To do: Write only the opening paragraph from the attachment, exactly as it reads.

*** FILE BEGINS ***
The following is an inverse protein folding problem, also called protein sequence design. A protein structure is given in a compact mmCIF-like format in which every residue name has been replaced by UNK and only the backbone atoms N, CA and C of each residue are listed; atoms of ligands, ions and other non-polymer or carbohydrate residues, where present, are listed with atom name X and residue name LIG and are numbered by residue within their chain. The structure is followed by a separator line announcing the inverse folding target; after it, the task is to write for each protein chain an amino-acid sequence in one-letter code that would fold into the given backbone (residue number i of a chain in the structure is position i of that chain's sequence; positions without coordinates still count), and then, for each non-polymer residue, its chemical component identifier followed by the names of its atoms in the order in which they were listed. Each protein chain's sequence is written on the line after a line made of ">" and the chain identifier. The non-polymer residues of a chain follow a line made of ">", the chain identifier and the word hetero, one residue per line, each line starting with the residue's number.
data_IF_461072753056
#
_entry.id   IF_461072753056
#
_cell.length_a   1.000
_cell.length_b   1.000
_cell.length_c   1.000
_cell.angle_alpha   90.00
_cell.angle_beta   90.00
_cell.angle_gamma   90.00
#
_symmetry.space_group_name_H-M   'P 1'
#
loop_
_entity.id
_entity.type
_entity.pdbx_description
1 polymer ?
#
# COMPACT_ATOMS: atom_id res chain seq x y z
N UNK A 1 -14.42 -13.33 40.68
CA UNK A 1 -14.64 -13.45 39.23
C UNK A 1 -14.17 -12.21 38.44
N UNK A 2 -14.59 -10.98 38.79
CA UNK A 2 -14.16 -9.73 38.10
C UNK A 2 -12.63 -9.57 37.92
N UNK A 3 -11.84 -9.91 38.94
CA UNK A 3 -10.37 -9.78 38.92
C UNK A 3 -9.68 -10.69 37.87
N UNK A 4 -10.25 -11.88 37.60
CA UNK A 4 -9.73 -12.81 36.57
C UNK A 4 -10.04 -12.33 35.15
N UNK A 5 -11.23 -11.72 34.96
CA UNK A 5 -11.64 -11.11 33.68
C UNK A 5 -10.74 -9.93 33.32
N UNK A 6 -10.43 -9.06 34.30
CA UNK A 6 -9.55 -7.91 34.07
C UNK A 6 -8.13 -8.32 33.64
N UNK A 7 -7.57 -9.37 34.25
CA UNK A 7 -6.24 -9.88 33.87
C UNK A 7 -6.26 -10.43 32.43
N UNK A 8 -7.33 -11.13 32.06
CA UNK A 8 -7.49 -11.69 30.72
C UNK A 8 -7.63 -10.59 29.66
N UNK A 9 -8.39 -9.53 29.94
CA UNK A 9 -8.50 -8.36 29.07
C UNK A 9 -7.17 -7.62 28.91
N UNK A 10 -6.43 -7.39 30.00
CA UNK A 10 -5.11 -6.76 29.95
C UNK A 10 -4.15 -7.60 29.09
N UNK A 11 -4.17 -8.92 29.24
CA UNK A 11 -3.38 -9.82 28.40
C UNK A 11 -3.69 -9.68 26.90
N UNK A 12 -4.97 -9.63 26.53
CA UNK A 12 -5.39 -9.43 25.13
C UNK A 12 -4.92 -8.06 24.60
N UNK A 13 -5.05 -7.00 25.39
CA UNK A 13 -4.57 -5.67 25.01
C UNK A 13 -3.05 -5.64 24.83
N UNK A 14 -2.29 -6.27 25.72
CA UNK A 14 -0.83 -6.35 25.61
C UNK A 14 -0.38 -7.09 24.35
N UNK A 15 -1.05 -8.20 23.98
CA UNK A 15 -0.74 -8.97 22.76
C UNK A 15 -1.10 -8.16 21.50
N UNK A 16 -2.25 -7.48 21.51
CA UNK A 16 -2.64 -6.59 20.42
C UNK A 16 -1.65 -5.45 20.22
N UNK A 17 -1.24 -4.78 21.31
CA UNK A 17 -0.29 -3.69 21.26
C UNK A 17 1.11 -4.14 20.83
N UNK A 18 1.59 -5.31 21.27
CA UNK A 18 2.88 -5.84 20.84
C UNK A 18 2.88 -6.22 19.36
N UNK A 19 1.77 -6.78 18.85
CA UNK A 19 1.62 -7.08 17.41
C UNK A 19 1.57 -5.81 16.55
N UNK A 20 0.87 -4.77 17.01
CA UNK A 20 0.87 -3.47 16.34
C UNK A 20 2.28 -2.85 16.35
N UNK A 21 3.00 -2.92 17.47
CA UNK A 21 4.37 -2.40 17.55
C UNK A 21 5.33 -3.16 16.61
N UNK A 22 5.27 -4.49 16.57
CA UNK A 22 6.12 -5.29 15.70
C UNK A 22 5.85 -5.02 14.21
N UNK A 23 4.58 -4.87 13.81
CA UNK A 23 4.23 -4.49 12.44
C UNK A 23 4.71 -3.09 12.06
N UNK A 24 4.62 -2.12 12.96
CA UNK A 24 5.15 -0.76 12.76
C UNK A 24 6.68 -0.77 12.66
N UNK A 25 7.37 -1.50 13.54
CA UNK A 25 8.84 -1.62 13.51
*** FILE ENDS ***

The following is an inverse protein folding problem, also called protein sequence design. A protein structure is given in a compact mmCIF-like format in which every residue name has been replaced by UNK and only the backbone atoms N, CA and C of each residue are listed; atoms of ligands, ions and other non-polymer or carbohydrate residues, where present, are listed with atom name X and residue name LIG and are numbered by residue within their chain. The structure is followed by a separator line announcing the inverse folding target; after it, the task is to write for each protein chain an amino-acid sequence in one-letter code that would fold into the given backbone (residue number i of a chain in the structure is position i of that chain's sequence; positions without coordinates still count), and then, for each non-polymer residue, its chemical component identifier followed by the names of its atoms in the order in which they were listed. Each protein chain's sequence is written on the line after a line made of ">" and the chain identifier. The non-polymer residues of a chain follow a line made of ">", the chain identifier and the word hetero, one residue per line, each line starting with the residue's number.